SASB’s Standards Application Guidance recommends that when a company omits or modifies a SASB metric, it should disclose its rationale for doing so. 

When choosing to include additional topics in its disclosure, a company should consider providing a narrative describing why the topic is important; reviewing other SASB industry standards in which the topic is covered to ensure performance metrics are well-aligned with those commonly in use; and contacting the relevant SASB sector analyst to provide feedback on whether the topic should be included in the SASB Standard and why.

For more information, see the “Understanding SASB Standards” section of our Implementation Primer.

No. Companies are responsible for determining which SASB disclosure topics represent material risks or opportunities for their business and which associated metrics warrant disclosure, taking the company’s business model, business strategy, and relevant legal requirements into account. A company can make a disclosure using the SASB Standards and, in doing so, state that it has not concluded that the information is financially material.

SASB is an independent standard-setter and does not provide advisory or assurance services. We recommend that reporting companies seek the advice of professional consultants, assurance providers, and/or their legal counsel when preparing disclosures in accordance with SASB Standards. For technical questions about how to interpret or apply the Standards, contact SASB's technical staff.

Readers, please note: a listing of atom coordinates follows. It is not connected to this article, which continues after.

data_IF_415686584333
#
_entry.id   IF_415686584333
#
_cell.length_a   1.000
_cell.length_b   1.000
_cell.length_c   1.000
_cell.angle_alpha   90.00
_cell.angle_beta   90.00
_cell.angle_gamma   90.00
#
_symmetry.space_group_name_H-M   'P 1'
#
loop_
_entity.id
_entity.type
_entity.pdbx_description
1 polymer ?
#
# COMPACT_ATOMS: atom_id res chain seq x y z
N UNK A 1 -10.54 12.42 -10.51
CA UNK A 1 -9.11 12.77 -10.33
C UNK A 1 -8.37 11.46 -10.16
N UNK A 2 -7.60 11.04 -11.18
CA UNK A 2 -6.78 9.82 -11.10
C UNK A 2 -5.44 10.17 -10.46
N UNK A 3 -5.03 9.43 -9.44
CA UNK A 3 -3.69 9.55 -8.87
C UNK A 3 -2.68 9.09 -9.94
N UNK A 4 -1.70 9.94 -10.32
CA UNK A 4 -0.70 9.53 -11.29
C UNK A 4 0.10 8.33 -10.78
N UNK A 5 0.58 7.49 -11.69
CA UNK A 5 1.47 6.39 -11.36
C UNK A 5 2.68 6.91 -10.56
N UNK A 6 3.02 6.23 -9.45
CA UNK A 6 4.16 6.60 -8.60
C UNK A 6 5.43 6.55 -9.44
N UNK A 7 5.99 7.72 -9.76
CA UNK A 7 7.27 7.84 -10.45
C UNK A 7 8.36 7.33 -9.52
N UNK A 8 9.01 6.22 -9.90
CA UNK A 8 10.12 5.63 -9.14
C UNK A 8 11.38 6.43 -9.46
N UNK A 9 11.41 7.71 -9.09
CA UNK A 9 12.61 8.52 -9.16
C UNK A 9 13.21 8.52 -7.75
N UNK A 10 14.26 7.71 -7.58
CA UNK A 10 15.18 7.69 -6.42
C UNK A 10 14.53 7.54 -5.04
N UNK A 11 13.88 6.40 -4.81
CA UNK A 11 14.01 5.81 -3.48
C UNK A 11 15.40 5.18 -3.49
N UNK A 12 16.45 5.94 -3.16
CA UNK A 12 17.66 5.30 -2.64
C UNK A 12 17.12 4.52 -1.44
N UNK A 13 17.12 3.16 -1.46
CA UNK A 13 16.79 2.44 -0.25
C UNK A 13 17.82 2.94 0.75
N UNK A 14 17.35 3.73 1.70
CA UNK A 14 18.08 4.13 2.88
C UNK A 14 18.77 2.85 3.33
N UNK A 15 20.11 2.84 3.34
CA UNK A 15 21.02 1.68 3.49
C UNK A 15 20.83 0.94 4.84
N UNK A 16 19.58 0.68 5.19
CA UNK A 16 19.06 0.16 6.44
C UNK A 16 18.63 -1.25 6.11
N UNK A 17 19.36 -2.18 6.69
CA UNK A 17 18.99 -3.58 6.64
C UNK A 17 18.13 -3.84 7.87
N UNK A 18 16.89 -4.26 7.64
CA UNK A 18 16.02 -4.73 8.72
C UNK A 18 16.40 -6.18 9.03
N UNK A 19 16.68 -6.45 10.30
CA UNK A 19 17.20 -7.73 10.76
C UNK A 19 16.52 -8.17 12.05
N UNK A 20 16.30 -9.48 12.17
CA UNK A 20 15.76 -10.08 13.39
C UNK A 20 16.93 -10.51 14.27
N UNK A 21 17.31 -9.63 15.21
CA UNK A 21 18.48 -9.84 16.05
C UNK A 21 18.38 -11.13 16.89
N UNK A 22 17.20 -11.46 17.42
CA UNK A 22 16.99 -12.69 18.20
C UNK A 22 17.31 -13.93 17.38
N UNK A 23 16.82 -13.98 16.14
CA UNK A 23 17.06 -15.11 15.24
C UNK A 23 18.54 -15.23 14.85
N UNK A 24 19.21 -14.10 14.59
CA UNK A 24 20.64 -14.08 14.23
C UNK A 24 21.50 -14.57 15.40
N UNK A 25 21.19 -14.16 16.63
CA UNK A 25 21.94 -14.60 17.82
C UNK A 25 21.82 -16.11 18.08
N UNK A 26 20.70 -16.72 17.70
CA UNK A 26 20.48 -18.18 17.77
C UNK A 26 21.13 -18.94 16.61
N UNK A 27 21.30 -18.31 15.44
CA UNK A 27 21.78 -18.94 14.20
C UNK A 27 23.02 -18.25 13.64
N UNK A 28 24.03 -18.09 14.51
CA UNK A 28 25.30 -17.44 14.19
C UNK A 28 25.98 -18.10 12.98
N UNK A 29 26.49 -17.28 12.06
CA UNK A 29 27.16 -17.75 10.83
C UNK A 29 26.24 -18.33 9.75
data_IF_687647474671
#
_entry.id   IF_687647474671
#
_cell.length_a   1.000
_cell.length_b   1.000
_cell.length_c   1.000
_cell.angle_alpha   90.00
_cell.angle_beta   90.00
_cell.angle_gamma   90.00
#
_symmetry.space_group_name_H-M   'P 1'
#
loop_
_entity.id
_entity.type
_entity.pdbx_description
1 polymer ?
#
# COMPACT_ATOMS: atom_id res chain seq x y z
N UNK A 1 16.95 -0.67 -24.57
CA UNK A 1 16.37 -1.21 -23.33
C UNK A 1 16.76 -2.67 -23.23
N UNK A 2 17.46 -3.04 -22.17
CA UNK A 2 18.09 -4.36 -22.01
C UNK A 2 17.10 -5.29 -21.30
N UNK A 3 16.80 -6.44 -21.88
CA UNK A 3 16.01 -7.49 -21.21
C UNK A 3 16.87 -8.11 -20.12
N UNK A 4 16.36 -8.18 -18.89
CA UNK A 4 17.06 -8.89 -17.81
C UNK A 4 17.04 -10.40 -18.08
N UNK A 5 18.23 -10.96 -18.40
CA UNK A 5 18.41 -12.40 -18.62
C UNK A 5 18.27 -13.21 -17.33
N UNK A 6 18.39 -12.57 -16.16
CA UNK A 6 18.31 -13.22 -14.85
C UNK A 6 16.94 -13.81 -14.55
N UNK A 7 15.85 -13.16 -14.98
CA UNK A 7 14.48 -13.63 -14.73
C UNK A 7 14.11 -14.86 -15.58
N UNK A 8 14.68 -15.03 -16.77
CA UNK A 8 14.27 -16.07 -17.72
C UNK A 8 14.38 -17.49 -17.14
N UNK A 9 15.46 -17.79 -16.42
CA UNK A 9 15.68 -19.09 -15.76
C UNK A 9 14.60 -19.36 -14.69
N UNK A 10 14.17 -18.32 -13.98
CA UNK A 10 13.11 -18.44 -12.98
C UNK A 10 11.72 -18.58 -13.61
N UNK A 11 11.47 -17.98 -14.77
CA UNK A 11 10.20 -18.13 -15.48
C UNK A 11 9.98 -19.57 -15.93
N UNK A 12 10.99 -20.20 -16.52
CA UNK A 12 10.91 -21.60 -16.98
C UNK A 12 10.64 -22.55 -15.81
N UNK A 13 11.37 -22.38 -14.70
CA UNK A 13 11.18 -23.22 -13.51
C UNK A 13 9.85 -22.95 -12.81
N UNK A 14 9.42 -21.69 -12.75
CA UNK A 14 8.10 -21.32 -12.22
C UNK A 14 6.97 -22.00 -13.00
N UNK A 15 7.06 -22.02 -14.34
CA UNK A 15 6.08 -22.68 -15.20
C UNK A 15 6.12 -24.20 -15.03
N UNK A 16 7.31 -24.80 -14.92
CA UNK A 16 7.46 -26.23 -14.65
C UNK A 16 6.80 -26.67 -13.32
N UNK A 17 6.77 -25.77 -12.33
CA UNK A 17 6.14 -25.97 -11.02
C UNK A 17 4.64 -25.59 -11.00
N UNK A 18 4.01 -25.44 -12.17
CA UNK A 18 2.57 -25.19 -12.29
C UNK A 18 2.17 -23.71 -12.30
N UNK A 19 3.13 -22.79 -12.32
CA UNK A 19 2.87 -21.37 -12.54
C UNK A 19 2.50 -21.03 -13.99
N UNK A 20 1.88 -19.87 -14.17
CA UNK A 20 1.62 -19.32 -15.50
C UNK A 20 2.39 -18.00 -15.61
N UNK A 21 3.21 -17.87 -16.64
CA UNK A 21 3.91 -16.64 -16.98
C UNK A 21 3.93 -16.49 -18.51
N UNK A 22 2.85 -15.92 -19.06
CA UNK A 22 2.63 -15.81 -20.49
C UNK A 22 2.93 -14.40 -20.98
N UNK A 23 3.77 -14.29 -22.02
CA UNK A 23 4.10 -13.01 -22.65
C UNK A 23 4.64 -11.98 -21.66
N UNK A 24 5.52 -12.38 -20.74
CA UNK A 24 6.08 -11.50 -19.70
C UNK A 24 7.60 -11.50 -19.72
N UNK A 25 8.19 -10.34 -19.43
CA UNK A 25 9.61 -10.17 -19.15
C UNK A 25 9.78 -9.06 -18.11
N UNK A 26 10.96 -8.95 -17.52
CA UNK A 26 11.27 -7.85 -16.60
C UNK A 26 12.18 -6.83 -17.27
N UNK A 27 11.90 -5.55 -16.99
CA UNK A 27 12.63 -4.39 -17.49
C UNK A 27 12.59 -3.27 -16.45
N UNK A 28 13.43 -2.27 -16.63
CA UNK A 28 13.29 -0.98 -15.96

No. SASB is an independent standard-setter and does not provide advisory services. It is the responsibility of the reporting entity to determine which sustainability issues are most likely to have material impacts on its business and which information to disclose.

SASB’s standard-setting process is designed to identify:

  • Sustainability topics most likely to materially impact enterprise value (positively or negatively) over the short, medium, or long term for the typical company within a particular industry; and
  • Accounting metrics to help standardize disclosure on such topics for use by investors and other providers of financial capital.

As such, SASB Standards may serve as a useful input to a company’s approach to assessing materiality, enterprise risk management, or other internal deliberations that may influence communications with investors. 

Yes. Businesses and investors around the world use SASB Standards to better identify, manage, and communicate the financially material sustainability risks and opportunities they face. There is strong, growing support for SASB in markets around the world. For current statistics about worldwide use of SASB Standards, please review Global Use of the Standards.